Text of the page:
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Can't we just paint a pigeon blue?
December 9, 2010 10:18 PM   Subscribe

I'm directing a high school play and need to make a bluebird fly away on stage, but using a real bird is out of the question. How can I create this effect?

The drama class I teach is doing an adaptation of Maurice Maeterlinck's "The Blue Bird" in February. The story is about these two children who go on a magical quest to find the Bluebird of Happiness, only to discover that it was at home all along.

At the end of the play, they have the blue bird in a cage, and the Fairy Berylune (who commissioned the search in the first place) wants to see it more closely. She opens the cage door and the bird flies away.

I have absolutely no knowledge of stage magic or special effects, so my only idea is to have someone in the flyspace with a fishing line, and I'm not sure we can even get anyone up there. Any ideas on how I can make this effect work?
posted by MShades to Media & Arts (17 answers total)
 
What about something with a very small-sized blue spotlight? It's not a bird, but it could mimic the feel of the bird flying away. For slightly more verisimilitude you could try to use a projector with an image/animation of a bluebird.
posted by that girl at 10:26 PM on December 9, 2010 [2 favorites]


I remember from my school theatre days that there were special gels you could get that could mimic shapes like leaves, watery effects, etc. Is there a bird shape, or something fluttery?

Wasn't Tinkerbell originally a flashlight beam?
posted by Sara C. at 10:28 PM on December 9, 2010


When I saw "The Lion King" onstage about ten years ago they had "birds" that were a kind of bird puppet/model on the end of a long stick, guided by people either onstage or in the balcony. It was more symbolic than literal, but it worked.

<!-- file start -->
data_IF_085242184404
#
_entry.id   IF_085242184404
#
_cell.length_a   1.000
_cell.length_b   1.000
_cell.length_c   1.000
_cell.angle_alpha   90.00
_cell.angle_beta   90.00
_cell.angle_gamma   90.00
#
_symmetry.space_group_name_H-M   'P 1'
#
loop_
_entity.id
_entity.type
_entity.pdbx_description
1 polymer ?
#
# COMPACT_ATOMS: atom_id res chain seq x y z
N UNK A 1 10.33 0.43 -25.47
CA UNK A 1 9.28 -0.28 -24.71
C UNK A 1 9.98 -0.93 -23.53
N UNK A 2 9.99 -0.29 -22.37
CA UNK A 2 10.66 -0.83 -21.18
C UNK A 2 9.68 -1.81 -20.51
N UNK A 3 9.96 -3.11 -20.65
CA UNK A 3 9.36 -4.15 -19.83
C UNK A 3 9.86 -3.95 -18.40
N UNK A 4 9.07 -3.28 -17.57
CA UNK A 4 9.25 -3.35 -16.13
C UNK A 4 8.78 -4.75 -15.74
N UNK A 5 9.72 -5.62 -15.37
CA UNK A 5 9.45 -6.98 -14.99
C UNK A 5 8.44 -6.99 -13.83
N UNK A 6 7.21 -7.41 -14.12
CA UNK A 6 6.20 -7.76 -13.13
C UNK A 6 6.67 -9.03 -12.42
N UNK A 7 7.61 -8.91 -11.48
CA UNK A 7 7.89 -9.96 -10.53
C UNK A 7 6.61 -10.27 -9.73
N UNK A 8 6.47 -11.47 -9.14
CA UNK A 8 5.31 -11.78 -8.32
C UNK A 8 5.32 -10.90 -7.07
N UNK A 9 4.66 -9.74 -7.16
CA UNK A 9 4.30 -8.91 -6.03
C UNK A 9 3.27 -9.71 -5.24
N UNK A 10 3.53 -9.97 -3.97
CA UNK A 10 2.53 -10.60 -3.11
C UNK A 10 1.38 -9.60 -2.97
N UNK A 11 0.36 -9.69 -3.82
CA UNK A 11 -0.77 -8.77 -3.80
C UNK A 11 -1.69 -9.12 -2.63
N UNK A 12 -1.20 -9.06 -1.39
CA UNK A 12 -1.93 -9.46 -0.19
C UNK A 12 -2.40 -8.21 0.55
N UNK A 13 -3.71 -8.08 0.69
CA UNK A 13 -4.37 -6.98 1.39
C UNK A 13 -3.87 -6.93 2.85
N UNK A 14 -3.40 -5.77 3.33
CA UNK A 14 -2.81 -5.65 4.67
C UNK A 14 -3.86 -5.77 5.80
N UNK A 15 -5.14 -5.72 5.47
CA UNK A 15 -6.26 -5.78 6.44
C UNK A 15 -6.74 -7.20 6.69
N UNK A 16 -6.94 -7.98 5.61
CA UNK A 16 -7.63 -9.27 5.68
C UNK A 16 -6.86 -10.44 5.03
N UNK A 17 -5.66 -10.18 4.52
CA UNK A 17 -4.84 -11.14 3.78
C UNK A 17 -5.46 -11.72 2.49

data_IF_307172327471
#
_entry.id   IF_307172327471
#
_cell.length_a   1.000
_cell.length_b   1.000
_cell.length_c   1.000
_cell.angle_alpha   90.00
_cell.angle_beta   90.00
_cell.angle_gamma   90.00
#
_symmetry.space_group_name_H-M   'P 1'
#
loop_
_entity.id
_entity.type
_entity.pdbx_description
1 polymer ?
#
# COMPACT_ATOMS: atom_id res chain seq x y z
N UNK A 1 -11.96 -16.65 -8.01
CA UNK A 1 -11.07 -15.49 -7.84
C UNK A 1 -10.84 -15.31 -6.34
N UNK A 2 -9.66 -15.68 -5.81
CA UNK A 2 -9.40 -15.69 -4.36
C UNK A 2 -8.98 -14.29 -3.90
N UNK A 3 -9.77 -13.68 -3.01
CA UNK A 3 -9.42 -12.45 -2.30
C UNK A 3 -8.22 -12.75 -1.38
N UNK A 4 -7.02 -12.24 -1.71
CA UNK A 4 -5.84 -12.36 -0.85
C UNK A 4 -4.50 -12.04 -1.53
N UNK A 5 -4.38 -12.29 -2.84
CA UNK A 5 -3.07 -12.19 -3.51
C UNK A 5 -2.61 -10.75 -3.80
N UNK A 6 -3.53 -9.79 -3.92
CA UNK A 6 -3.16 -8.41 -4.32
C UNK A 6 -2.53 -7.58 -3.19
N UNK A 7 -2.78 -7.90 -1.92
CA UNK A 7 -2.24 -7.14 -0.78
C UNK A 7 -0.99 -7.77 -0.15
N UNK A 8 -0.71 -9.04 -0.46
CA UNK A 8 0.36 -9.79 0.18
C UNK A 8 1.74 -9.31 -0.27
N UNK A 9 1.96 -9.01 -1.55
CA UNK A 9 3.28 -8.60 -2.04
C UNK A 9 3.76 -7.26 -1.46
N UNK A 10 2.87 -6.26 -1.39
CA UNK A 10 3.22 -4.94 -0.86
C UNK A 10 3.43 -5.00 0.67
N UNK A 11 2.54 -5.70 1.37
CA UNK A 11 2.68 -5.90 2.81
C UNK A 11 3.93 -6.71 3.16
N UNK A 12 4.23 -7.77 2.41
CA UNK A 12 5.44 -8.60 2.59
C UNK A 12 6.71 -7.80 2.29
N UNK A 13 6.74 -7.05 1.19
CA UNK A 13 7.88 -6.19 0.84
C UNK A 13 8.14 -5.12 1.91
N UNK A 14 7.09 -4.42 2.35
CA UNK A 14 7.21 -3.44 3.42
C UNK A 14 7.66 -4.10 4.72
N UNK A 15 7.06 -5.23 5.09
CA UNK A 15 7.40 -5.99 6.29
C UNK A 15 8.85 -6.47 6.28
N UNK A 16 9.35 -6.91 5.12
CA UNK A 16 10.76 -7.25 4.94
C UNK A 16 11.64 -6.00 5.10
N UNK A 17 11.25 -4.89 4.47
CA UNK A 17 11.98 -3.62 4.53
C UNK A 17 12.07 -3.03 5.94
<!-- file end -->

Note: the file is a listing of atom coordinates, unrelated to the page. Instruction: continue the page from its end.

In this case the issue would be making it seem to come out of the cage, but I bet it could be worked out.
posted by drjimmy11 at 10:34 PM on December 9, 2010


The symbolic route is almost always the way to go with these kind of effects (unless you're Disney and have a huge budget). The play already sounds pretty allegoric and fairy-tale-esque. No reason to have it be literal at all. I love the ideas already mentioned about having a small blue light or some sort of puppet operated by a dancer.

Or the cage could just be empty. If the people on-stage see a bird in it, so will we. (Though this might imply some sort of unwanted depressing message about the invisible bluebird of happiness.)
posted by Zephyrial at 10:47 PM on December 9, 2010


For $80, you could try a realistic, if somewhat larger than life, robot ornithopter.
posted by paulsc at 11:08 PM on December 9, 2010


A helium balloon?
posted by stereo at 11:11 PM on December 9, 2010


Laser pointers come in blue now.
posted by Chocolate Pickle at 11:36 PM on December 9, 2010 [1 favorite]


Shadow puppet?
posted by pseudostrabismus at 11:41 PM on December 9, 2010


For more help on this topic, you want the Stagecraft Mailing List. Amazing resource of talented people who answer all sorts of crazy stagecraft questions.

I wouldn't worry about having someone up in the flyspace. You can always use a pulley or two and operate the effect on the ground from the wings. I might look into using 2 pulleys and a traveler track. Hang the traveler across the stage to handle the left/right movement of the bird. Then find or make a blue glowing object (something like this perhaps), and attach it to the traveler track with a thin line. Use a pulley at the attachment point, run the line along the track to the wing, and use another pulley to bring the free end down to the deck. Then, one person operates the traveler while another operates the line. With a little practice, you can have it bob and weave across the stage any way you like.

Personally, I like the projection route if you guys have a scrim available. I'd try to nail down a little bit more what type of effect you're looking for before you worry about how to achieve it. That's going to depend a lot on the style of the play and your direction. Perhaps the effect wants to be really abstract? Maybe we even want to see that it's obviously a theatrical device--so we see a stagehand waving the bird around on a fishing pole. Maybe we want Zephyrial's empty cage. Maybe we find that the bird is gone but the actor holds up the solitary blue egg that was left behind in the cage. Maybe the actor just stares intensely at the bird as the lights fade. Maybe the actor takes the bird out of the cage and sets it gently on the table, leaving the bird alone on stage in a tight spot of light as the actor takes the cage off. Or maybe the whole cast dresses up in bluebird costumes with giant wings and performs a rousing interpretative dance to music from Winged Migration.